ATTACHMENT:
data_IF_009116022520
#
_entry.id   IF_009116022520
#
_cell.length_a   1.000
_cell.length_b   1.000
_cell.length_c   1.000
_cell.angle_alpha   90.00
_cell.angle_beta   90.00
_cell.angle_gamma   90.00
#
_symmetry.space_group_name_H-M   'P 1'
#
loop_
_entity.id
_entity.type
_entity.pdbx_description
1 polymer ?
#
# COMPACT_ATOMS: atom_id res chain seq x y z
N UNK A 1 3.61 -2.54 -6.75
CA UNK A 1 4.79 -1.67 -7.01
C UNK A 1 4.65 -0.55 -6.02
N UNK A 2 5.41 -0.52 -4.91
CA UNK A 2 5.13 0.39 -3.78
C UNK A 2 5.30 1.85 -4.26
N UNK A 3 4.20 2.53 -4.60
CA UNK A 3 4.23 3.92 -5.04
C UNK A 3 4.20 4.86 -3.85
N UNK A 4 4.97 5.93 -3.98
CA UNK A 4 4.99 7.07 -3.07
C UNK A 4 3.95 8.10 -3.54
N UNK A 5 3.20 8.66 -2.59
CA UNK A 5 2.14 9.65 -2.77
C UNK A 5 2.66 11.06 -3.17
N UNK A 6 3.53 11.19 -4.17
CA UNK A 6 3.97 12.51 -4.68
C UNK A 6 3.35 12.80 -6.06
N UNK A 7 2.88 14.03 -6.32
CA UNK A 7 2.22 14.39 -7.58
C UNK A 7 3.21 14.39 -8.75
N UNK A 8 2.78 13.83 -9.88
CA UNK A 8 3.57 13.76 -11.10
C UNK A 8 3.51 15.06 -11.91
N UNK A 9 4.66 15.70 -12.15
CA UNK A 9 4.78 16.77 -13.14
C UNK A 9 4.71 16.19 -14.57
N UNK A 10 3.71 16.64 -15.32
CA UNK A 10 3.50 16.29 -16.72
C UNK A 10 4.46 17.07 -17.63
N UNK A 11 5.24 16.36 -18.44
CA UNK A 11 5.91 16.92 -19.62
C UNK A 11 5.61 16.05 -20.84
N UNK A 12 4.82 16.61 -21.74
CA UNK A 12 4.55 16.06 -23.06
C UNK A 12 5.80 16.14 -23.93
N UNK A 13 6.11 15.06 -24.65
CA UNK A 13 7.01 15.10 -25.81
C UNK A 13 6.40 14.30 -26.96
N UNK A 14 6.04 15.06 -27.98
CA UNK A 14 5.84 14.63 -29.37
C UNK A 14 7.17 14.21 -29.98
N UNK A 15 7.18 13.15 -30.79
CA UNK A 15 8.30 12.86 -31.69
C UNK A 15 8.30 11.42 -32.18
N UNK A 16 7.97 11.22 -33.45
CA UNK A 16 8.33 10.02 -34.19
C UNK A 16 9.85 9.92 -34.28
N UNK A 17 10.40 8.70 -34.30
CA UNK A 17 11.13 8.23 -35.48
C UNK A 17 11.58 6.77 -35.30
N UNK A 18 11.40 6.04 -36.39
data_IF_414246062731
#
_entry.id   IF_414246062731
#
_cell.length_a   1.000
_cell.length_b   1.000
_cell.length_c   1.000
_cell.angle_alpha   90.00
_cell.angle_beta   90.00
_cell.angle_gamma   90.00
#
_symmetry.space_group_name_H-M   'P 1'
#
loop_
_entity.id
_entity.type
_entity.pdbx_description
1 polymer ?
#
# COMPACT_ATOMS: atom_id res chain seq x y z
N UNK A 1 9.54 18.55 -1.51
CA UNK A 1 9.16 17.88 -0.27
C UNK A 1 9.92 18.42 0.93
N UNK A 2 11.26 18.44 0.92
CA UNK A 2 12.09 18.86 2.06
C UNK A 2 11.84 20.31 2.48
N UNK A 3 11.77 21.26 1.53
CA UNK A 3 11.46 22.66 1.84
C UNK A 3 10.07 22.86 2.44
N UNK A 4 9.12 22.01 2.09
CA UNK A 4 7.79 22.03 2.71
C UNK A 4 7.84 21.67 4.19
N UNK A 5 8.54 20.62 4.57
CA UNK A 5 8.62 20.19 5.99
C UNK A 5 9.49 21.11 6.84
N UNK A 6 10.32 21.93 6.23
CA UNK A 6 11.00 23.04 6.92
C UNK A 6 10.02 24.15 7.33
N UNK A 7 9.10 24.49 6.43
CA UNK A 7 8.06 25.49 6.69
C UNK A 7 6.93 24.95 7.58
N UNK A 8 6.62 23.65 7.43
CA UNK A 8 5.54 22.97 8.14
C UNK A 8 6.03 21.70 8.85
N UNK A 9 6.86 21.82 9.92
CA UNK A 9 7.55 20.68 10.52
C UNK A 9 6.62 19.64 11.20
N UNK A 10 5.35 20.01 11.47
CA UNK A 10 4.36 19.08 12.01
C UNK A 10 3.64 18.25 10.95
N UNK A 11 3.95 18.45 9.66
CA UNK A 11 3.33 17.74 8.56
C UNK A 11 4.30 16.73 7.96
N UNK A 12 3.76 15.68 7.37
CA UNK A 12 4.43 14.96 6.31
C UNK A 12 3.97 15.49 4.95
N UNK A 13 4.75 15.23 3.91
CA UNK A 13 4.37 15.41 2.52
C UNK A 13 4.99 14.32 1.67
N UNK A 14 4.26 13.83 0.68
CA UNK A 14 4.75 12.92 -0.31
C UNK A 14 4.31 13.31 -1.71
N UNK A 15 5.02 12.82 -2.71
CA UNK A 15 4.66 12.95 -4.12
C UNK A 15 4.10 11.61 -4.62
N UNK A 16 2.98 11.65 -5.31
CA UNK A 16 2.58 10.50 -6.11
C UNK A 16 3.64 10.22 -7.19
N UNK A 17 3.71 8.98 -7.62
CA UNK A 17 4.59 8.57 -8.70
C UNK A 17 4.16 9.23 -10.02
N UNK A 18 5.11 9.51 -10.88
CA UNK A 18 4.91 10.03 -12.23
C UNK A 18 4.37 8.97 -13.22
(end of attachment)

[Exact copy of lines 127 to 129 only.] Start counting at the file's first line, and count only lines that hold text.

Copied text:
CA UNK A 12 4.43 14.96 6.31
C UNK A 12 3.97 15.49 4.95
N UNK A 13 4.75 15.23 3.91